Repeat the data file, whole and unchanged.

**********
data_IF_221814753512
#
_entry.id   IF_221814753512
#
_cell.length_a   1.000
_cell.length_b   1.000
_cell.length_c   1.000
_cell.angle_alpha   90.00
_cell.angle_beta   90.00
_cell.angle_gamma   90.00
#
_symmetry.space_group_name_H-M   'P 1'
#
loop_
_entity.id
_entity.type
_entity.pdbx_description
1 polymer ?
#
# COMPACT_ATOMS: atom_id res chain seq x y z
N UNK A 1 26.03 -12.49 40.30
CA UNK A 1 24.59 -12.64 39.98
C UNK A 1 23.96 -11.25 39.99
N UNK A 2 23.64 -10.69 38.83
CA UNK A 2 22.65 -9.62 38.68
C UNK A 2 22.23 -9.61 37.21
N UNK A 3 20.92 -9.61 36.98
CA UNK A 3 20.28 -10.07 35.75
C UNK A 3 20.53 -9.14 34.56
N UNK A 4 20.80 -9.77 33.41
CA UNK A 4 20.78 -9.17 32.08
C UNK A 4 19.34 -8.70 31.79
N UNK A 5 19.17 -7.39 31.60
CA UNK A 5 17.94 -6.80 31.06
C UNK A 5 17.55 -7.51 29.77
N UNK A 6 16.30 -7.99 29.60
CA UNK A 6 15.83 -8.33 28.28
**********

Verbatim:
data_IF_221814753512
#
_entry.id   IF_221814753512
#
_cell.length_a   1.000
_cell.length_b   1.000
_cell.length_c   1.000
_cell.angle_alpha   90.00
_cell.angle_beta   90.00
_cell.angle_gamma   90.00
#
_symmetry.space_group_name_H-M   'P 1'
#
loop_
_entity.id
_entity.type
_entity.pdbx_description
1 polymer ?
#
# COMPACT_ATOMS: atom_id res chain seq x y z
N UNK A 1 26.03 -12.49 40.30
CA UNK A 1 24.59 -12.64 39.98
C UNK A 1 23.96 -11.25 39.99
N UNK A 2 23.64 -10.69 38.83
CA UNK A 2 22.65 -9.62 38.68
C UNK A 2 22.23 -9.61 37.21
N UNK A 3 20.92 -9.61 36.98
CA UNK A 3 20.28 -10.07 35.75
C UNK A 3 20.53 -9.14 34.56
N UNK A 4 20.80 -9.77 33.41
CA UNK A 4 20.78 -9.17 32.08
C UNK A 4 19.34 -8.70 31.79
N UNK A 5 19.17 -7.39 31.60
CA UNK A 5 17.94 -6.80 31.06
C UNK A 5 17.55 -7.51 29.77
N UNK A 6 16.30 -7.99 29.60
CA UNK A 6 15.83 -8.33 28.28